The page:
Some 120 years ago, Omukama (king) Kabalega of Bunyoro was exiled to the Seychelles Islands in the Indian Ocean.
He had on April 1899 been arrested from the battlefield at Kangai, now Dokolo District, in northern Uganda by a force composed of Baganda and Nubian soldiers led by a British soldier, Col Colville Evatts.
In May 1899, Kabalega and Kabaka Mwanga of Buganda were forced to exile by the British imperialists. The two were first exiled in Kismayu, Somalia. But when the British got intelligence that the Abarusuura, the Bunyoro Kingdom special forces, were contemplating a rescue mission, the British decided to transferred the two kings to Seychelles Islands, where the Indian Ocean provided a natural defence barrier from any military invaders.
It should be noted that while at Mahé on the Seychelles Islands, Kabalega was not put in an ordinary jail. He was put under house arrest and was even allowed to enjoy his conjugal rights.
That was why he was able to father three children from three different women in the 23 years he was there under captivity.
It is said that Kabaka Mwanga also fathered a girl from a woman only identified as Salimah. The said girl, however, died in 1903, the same year that Mwanga died.
Mwanga died in 1903 and his body was brought back and buried at Kasubi, Buganda’s royal tombs in Kampala, in August 1910.
Kabalega turns to God
While in captivity, Kabalega finally accepted Jesus Christ. It was after all hope of ever returning home alive was lost that Kabalega gave his life to Christ in 1907.
It took more than two years for a preacher to convince Kabalega to accept that the Lord God in Heaven was omnipotent.
Since 1901 when Kabalega was taken to the Seychelles Islands, he was allowed visitors from Bunyoro. And in 1905, a Munyowe missionary only identified as Absolom, who was also a childhood friend of Kabalega, travelled from Bunyoro to visit Kabalega in prison.
It is said that Absolom, who had earlier converted to Christianity, went with his wife. Every day, for more than two years, Absolom preached to Kabalega about accepting Christ. And for those years Kabalega listened and contemplated accepting Christianity.
Finally in 1907, Kabalega accepted that God was supreme to all and he was baptised John. Later, when visitors returning from the Seychelles told the Banyoro that Kabalega had converted to Christianity, the Banyoro accepted Christianity in big numbers.
Many Banyoro had since 1900 abandoned or refused to convert to Christianity because they saw it as a religion of their oppressors and persecutors of their king, Kabalega.
Kabalega set free
On February 14, 1923, the British released Kabalega and allowed him to return home. He was put on a ship that transported him to Port Mombasa, Kenya. Details of who booked him a train ticket and how he travelled from Mombasa to Jinja in eastern Uganda are sketchy.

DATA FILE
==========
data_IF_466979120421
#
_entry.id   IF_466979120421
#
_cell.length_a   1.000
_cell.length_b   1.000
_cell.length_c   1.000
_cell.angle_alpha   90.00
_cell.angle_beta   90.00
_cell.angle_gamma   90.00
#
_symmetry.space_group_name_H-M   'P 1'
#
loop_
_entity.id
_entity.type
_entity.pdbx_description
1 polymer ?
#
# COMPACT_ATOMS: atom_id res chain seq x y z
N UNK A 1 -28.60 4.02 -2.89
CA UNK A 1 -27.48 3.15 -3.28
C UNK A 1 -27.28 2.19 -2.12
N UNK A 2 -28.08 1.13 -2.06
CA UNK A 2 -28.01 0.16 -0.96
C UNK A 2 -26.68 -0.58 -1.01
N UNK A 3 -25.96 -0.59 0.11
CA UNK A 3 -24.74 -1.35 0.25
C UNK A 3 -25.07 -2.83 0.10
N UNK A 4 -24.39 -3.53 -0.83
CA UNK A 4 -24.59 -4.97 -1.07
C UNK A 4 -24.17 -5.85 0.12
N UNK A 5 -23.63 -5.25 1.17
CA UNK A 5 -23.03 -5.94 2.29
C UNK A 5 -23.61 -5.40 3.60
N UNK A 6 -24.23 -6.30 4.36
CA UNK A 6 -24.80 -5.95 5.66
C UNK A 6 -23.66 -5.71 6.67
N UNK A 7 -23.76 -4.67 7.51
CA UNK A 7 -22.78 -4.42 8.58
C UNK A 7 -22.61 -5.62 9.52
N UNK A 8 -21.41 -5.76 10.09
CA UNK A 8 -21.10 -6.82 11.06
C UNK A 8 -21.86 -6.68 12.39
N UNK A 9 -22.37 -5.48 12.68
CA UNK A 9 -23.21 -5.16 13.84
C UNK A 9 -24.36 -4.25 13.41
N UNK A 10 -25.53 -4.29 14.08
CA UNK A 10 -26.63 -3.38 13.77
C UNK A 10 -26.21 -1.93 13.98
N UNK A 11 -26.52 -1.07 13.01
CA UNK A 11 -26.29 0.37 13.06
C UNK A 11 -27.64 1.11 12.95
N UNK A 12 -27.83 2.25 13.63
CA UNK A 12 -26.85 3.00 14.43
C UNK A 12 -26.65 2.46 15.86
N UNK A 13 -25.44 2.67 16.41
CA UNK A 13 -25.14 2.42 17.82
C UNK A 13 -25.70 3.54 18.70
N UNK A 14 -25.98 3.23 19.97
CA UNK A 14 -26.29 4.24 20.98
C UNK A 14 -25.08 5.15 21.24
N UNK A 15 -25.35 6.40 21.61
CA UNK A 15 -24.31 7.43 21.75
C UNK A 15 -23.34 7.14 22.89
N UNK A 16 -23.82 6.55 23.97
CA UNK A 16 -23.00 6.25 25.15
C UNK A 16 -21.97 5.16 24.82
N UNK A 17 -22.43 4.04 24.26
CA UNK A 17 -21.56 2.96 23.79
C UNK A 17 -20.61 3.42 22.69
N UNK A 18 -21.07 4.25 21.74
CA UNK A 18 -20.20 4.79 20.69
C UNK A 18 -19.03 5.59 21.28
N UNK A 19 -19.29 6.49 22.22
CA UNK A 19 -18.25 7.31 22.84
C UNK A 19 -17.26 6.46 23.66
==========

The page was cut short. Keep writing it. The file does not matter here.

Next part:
What is clear, however, is that from Mombasa to Jinja, he travelled by train. The trained arrived in Jinja on February 27, 1923. The news of his arrival in Busoga sub-region was both a shock and joy to the population.
At 70 years, other than suffering from poor eye sight, Kabalega was as fit as a 50-year-old man of the time. It is said that the Basoga, the ‘cousins’ of the Banyoro, cordially welcomed him and the chiefs advised him not to proceed to Bunyoro through Buganda Kingdom.
Kabalega was also not sure of his safety in Buganda which he had for years fought and defeated. But also, it was Semei Kakungulu, a Muganda and British collaborator, who helped the colonialists arrest him during the battle of Kangai.
Kabalega dies mysteriously
In Busoga, Kabalega felt safe. It is also said that the Basoga assured him of safety while in their territory. They went on to accommodate him in their individual homes.
But there was a fear of reaction from Bunyoro Kingdom as well as the British colonial government in Kampala.
Nonetheless, an emissary was sent to Bunyoro to inform the reigning king, Duhaga, of the return of Kabalega. Partly because of that, Kabalega was delayed and he stayed at Mpumudde village, Jinja District, for at least 40 days.
On April 5, 1923, Kabalega’s granddaughters, Komuntale and Komukyeya, and their escorts arrived at Mpumudde from the Bunyoro palace in Hoima.
The daughters of king Duhaga brought skimmed milk, amacunde, which was one of Kabalega’s favourites. It is said that Kabalega was ecstatic. He took the milk. But afterwords, he started vomiting and complaining of stomach pain.
The following day, on April 6, 1923, Kabalega passed on.
Not even Kabalega’s body could risk passing through Buganda. It was put on a casket and taken by road to Namasagali Port in Kamuli from where it was sailed across the River Nile to Port Masindi in Bunyoro.
From there, it was taken to Mparo in Hoima where his son King Duhaga had decreed that he be buried since Bunyoro’s royal burial grounds in Bugangaizi County had been given to Buganda by the British as a reward for Buganda providing fighters during the British war against Kabalega.
Next Sunday read about the life and times of Kabalega